Russia Just Launched the Fastest Cargo Mission Ever to the Space Station

A Progress MS-series vehicle approaches the International Space Station for docking

A Progress MS-series vehicle approaches the International Space Station for docking

Russian Federation launched the next in its long series of Progress cargo spacecraft, Progress MS-09, to dock with the International Space Station (ISS) today. The robotic Progress 70 freighter, which loaded with almost 3 tons of food, fuel and other reserves landed with the station at 9:31 p.m. EDT succeeding a finish a mere two orbits of Earth.

Progress 68 and 69 were supposed to follow the same faster route to the ISS as 70, but both were re-routed at the last minute before launching and diverted to the longer two-day trajectory. However, the space agency found a way to reduce that travel time to just under 6 hours in 2013.

Progress 70 pronounced Russia's third such fast-track attempt.

Russian cargo resupply trips to the International Space Station have become such a regular, predictable thing that even NASA rarely bothers to make a big deal out of them, but today's resupply mission is worth some attention.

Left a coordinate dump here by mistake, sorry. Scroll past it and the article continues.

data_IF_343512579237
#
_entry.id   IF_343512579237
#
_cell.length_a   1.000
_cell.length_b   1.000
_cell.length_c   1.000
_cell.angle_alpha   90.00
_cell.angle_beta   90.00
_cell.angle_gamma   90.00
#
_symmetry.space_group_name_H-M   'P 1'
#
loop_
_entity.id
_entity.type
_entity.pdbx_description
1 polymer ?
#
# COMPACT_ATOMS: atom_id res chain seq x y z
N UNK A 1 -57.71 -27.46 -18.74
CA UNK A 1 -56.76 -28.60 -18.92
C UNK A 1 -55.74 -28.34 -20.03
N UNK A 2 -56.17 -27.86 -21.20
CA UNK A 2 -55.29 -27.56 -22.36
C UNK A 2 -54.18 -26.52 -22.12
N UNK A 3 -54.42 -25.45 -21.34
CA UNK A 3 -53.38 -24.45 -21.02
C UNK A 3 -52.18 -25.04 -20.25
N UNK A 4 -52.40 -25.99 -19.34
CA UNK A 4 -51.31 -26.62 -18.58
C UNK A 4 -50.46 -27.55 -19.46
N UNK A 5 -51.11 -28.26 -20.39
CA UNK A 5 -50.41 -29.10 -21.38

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The unpiloted Progress 70 made the journey from Kazakhstan in less than four hours, breaking the previous record of six on a space flight that takes two days. Again, that Progress spacecraft flew with the old two-day flight profile instead.

Progress 70 is not ready to come home yet.

The Progress carrier will stay docked to the ISS until January 2019, when it will be stuffed with trash and sent to burn up in the atmosphere, the Space.com website reports. The next cargo shipment is scheduled to arrive in September on a Japanese Kounotori spacecraft, also known as the H-2 Transfer Vehicle (HTV).

Ever since the mission was being prepared, NASA said speed is a goal of the mission.

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